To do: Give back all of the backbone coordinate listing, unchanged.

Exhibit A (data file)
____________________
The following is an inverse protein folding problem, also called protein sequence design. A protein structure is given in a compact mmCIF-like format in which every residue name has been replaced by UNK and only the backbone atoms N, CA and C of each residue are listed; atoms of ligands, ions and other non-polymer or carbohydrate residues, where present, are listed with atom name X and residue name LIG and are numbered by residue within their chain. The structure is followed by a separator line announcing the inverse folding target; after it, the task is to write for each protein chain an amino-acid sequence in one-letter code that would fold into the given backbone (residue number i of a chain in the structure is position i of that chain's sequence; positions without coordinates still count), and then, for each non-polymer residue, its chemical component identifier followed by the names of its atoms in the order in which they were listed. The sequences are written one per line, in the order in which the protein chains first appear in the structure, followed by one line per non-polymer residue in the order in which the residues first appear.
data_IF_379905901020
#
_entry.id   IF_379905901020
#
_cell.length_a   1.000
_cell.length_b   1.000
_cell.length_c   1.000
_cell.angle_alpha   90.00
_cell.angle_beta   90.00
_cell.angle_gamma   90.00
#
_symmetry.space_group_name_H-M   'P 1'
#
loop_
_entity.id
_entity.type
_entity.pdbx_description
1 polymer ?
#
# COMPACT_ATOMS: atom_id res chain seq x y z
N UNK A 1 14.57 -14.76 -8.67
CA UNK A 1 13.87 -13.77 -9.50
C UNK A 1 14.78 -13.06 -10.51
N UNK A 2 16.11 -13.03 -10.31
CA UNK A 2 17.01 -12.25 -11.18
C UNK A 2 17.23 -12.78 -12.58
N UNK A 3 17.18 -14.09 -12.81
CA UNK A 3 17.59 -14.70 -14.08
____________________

The following is an inverse protein folding problem, also called protein sequence design. A protein structure is given in a compact mmCIF-like format in which every residue name has been replaced by UNK and only the backbone atoms N, CA and C of each residue are listed; atoms of ligands, ions and other non-polymer or carbohydrate residues, where present, are listed with atom name X and residue name LIG and are numbered by residue within their chain. The structure is followed by a separator line announcing the inverse folding target; after it, the task is to write for each protein chain an amino-acid sequence in one-letter code that would fold into the given backbone (residue number i of a chain in the structure is position i of that chain's sequence; positions without coordinates still count), and then, for each non-polymer residue, its chemical component identifier followed by the names of its atoms in the order in which they were listed. The sequences are written one per line, in the order in which the protein chains first appear in the structure, followed by one line per non-polymer residue in the order in which the residues first appear.
data_IF_379905901020
#
_entry.id   IF_379905901020
#
_cell.length_a   1.000
_cell.length_b   1.000
_cell.length_c   1.000
_cell.angle_alpha   90.00
_cell.angle_beta   90.00
_cell.angle_gamma   90.00
#
_symmetry.space_group_name_H-M   'P 1'
#
loop_
_entity.id
_entity.type
_entity.pdbx_description
1 polymer ?
#
# COMPACT_ATOMS: atom_id res chain seq x y z
N UNK A 1 14.57 -14.76 -8.67
CA UNK A 1 13.87 -13.77 -9.50
C UNK A 1 14.78 -13.06 -10.51
N UNK A 2 16.11 -13.03 -10.31
CA UNK A 2 17.01 -12.25 -11.18
C UNK A 2 17.23 -12.78 -12.58
N UNK A 3 17.18 -14.09 -12.81
CA UNK A 3 17.59 -14.70 -14.08